Some of the plant-based burger brands that have been common sights in grocery store freezers for years, like Boca, can be good substitutes for meat in stews and chili, says chef Jimmy Gentry, owner of PO Press Public House and Provisions and Paradox Catering in Collierville, Tenn.

When cooking vegetables at home and in his restaurants, Gentry often turns to his sous vide immersion cooker, marinating vegetables in the vacuum-sealed bags to add flavor. “When we’re cooking cauliflower, we’ll vacuum seal it with a pat of butter, a couple of sprigs of thyme, a clove of garlic and some lemon zest.” Cook it sous vide at 86 degrees C for about an hour. “We’ll char it in a sautee pan,” he says. “That gives it a little bit of color, a little bit of crunch on the edges, a little bit of char, but the inside is still perfect.”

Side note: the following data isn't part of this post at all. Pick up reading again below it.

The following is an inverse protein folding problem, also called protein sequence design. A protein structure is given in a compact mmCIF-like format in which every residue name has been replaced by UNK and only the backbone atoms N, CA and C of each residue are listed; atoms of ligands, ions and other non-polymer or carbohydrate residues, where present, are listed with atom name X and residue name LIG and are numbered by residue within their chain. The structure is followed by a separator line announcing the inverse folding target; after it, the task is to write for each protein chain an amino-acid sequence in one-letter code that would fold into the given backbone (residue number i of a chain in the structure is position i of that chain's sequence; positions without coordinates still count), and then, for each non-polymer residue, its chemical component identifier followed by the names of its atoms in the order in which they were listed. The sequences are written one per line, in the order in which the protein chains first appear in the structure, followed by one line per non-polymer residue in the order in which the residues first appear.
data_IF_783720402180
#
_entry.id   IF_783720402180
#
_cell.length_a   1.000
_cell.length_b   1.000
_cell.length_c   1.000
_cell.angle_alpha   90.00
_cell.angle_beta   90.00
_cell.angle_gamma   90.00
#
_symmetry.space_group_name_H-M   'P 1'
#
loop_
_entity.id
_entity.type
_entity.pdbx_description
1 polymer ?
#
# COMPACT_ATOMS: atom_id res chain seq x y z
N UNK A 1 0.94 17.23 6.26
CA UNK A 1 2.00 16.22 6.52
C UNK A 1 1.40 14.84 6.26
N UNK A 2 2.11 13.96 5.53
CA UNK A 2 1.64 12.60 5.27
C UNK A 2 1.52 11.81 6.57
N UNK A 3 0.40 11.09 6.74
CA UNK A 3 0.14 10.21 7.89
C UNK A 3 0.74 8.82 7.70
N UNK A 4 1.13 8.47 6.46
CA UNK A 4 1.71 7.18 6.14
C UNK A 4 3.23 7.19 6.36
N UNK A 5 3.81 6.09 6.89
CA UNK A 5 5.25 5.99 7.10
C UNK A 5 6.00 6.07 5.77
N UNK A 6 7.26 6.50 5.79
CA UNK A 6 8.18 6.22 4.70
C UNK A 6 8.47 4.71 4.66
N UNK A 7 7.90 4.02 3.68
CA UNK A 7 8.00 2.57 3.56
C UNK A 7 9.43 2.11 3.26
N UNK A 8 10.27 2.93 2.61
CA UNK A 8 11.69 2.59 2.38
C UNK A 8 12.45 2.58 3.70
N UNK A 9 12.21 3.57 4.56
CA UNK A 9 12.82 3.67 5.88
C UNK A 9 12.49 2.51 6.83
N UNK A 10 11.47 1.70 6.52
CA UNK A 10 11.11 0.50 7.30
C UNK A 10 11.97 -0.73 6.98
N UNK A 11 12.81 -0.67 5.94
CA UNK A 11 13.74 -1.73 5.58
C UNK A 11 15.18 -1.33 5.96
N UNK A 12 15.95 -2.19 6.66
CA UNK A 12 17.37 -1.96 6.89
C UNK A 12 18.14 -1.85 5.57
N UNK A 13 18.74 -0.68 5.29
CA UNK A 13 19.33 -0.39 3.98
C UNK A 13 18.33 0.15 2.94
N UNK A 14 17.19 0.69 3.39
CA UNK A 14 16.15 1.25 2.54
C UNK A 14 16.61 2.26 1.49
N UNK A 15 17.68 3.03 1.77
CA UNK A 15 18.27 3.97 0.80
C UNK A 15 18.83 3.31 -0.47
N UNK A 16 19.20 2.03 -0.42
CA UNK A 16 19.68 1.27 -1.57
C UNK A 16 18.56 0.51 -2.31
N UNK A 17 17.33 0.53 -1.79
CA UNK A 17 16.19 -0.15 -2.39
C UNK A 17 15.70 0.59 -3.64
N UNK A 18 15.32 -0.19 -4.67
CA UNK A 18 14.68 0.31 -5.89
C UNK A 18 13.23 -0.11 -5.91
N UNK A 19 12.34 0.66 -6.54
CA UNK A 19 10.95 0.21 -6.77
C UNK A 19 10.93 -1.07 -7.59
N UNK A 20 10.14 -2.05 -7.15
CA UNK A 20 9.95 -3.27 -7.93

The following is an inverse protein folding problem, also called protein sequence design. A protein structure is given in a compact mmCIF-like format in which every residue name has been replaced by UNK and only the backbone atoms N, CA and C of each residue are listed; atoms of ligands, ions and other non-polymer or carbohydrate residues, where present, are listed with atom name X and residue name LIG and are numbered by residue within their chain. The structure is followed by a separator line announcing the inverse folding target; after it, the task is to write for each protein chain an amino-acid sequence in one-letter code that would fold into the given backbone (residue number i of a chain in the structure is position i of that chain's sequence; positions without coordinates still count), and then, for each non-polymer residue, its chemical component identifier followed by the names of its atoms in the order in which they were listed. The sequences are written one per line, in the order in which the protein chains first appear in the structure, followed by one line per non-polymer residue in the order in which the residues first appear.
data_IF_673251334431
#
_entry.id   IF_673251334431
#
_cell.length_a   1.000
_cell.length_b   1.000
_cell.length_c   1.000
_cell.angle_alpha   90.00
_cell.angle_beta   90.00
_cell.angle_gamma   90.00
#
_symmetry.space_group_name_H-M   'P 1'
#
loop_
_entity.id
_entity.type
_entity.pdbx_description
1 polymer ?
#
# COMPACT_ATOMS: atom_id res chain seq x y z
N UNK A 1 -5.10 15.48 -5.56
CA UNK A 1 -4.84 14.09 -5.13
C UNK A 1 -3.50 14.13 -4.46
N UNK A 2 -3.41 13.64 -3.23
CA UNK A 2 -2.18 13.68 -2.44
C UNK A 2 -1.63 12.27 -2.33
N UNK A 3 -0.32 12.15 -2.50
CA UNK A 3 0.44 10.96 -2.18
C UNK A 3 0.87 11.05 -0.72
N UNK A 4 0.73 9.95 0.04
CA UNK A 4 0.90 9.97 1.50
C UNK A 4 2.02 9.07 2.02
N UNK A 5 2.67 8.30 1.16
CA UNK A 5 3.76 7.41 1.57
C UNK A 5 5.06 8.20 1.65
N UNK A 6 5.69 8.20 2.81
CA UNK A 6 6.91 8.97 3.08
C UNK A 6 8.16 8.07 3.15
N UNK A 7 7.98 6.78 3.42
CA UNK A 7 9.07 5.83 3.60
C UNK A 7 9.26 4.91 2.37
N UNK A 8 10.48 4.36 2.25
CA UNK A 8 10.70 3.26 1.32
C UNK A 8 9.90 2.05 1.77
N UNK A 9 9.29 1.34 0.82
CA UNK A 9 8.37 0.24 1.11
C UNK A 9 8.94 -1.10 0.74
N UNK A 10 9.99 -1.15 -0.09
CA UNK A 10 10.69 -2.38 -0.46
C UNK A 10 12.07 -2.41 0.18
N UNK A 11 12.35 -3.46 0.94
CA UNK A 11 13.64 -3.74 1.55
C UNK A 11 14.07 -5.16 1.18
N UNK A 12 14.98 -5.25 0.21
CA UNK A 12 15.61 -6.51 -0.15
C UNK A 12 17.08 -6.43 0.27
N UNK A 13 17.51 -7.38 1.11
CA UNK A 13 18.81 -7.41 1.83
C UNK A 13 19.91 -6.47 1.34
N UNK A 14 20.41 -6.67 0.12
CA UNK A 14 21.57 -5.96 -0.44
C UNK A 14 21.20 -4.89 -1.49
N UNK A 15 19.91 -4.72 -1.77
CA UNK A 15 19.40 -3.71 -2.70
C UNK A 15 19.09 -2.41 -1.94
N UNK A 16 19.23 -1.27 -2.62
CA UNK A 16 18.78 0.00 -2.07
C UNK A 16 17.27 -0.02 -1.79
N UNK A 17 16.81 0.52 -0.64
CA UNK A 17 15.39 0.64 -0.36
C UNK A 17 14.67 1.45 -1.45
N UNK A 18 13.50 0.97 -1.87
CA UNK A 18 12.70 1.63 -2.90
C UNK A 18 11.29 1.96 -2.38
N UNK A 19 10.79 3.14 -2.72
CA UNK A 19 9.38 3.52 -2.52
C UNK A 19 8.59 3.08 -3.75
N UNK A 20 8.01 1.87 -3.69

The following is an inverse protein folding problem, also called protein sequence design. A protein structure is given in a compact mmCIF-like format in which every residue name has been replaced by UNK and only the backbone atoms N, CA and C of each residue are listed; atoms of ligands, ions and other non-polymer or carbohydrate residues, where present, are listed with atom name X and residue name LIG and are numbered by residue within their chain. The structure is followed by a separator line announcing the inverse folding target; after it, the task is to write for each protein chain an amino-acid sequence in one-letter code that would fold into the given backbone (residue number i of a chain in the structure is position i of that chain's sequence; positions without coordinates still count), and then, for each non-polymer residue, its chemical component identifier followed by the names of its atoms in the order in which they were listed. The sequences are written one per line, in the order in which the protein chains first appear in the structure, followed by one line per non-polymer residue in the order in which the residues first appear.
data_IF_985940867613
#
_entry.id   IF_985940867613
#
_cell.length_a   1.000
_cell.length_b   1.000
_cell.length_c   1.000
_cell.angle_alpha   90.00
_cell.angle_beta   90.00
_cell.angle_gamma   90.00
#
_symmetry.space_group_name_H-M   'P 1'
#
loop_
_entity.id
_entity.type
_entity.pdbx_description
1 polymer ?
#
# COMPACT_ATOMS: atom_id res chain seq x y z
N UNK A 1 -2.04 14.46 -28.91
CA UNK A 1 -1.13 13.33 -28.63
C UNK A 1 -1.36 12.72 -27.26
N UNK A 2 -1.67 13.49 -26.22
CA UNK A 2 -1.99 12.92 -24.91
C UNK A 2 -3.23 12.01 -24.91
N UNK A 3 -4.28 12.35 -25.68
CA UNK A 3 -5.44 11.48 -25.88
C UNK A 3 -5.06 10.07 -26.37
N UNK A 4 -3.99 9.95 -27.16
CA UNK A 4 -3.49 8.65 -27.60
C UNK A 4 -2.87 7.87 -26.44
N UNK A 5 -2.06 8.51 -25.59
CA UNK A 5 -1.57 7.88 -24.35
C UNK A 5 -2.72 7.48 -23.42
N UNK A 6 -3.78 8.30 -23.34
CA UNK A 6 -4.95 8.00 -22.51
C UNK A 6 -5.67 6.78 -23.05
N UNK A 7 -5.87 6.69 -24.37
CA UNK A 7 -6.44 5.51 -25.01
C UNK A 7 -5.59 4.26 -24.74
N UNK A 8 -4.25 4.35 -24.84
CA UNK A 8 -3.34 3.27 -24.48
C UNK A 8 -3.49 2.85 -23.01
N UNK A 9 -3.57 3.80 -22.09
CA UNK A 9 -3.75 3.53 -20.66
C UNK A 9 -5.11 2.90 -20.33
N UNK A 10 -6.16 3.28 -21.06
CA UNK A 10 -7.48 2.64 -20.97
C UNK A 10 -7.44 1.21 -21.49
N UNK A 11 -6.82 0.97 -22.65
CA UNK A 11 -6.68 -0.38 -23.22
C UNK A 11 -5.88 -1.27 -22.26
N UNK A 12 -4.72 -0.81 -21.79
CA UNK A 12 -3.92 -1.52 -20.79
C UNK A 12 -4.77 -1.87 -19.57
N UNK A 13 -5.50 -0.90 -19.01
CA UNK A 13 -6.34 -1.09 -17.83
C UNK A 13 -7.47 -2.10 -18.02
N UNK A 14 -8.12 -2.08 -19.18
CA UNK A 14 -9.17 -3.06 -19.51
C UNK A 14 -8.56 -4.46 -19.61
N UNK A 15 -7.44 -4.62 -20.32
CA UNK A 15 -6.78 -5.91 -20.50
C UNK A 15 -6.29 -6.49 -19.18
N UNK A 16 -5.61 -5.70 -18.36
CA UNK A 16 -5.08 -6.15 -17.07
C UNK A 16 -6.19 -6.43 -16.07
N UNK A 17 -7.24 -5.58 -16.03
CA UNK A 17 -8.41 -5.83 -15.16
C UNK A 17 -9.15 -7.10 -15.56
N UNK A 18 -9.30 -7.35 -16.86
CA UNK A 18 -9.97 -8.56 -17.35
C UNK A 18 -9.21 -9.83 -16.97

Season your vegetables, using even more than you would on a piece of meat. Spices will help coax the flavor out of the vegetables, which often lack the natural flavor of meat.

If you’re used to eating meat, you might prefer denser vegetables. “A great example is a portabella mushroom,” says Camron Razavi, executive chef at Restaurant Iris, a fine-dining restaurant in Memphis. “Treat it like a burger or steak. Cauliflower is still popular. You can cook cauliflower steaks just like a piece of meat. You can roast them, bake them, braise them.”

Razavi, whose background is Asian and Middle Eastern cooking, often incorporates spices common in those cuisines, like cumin, coriander, turmeric, tarragon, and star anise, into his vegetarian dishes. He counts a grill pan on the stove top among his go-to cooking tools for preparing vegetables. “Take your time and make sure your pan or grill is really hot to get those nice grill marks or char on there.”

Razavi recently re-introduced meat back after following a vegan diet for a year, though his diet remains plant-based.

“There are so many alternatives now to anything you can think of,” he says. “Don’t be afraid to try new things. If you see something interesting, try it out.”